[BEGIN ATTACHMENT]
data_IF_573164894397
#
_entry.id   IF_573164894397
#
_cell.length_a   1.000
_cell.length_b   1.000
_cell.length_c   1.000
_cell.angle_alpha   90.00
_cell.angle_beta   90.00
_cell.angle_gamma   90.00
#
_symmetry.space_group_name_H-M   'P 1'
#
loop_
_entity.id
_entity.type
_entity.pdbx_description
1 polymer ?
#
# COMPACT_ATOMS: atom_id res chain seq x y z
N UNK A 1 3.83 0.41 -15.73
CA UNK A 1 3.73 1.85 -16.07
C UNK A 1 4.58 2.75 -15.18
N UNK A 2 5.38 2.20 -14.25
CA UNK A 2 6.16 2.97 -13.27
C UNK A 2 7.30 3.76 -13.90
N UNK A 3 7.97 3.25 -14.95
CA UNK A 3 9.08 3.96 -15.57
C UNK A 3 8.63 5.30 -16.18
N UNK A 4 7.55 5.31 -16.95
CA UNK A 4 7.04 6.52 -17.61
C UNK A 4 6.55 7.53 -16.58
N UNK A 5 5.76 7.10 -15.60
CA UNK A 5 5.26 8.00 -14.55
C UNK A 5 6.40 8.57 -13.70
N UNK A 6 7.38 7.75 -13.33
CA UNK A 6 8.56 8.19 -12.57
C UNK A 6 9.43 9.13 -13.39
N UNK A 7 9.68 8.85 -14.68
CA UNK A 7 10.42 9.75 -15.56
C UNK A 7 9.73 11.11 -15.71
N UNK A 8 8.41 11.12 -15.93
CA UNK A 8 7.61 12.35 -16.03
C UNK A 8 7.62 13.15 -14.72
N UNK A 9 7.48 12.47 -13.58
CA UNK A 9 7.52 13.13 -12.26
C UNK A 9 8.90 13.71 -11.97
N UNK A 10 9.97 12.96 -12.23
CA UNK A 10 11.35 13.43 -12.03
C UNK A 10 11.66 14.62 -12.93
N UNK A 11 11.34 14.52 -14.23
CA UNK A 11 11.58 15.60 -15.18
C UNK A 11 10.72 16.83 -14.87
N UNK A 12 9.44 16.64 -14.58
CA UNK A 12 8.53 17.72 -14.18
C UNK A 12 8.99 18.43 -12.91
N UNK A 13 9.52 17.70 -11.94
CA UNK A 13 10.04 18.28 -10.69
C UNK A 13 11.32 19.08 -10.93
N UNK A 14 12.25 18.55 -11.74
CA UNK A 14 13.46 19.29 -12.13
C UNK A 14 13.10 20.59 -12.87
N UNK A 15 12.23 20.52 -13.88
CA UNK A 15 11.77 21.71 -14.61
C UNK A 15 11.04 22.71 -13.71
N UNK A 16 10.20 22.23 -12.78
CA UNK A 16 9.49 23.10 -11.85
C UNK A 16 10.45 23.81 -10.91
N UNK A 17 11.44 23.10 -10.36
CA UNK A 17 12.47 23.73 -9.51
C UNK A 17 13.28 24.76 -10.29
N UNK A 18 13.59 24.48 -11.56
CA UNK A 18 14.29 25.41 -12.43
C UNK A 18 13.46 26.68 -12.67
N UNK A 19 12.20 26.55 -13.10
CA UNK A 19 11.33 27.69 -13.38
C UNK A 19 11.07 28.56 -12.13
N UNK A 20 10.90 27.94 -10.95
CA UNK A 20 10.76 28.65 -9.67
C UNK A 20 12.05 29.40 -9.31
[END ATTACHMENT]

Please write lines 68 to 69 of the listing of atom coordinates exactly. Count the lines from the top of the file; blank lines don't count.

C UNK A 16 10.45 23.81 -10.91
N UNK A 17 11.44 23.10 -10.36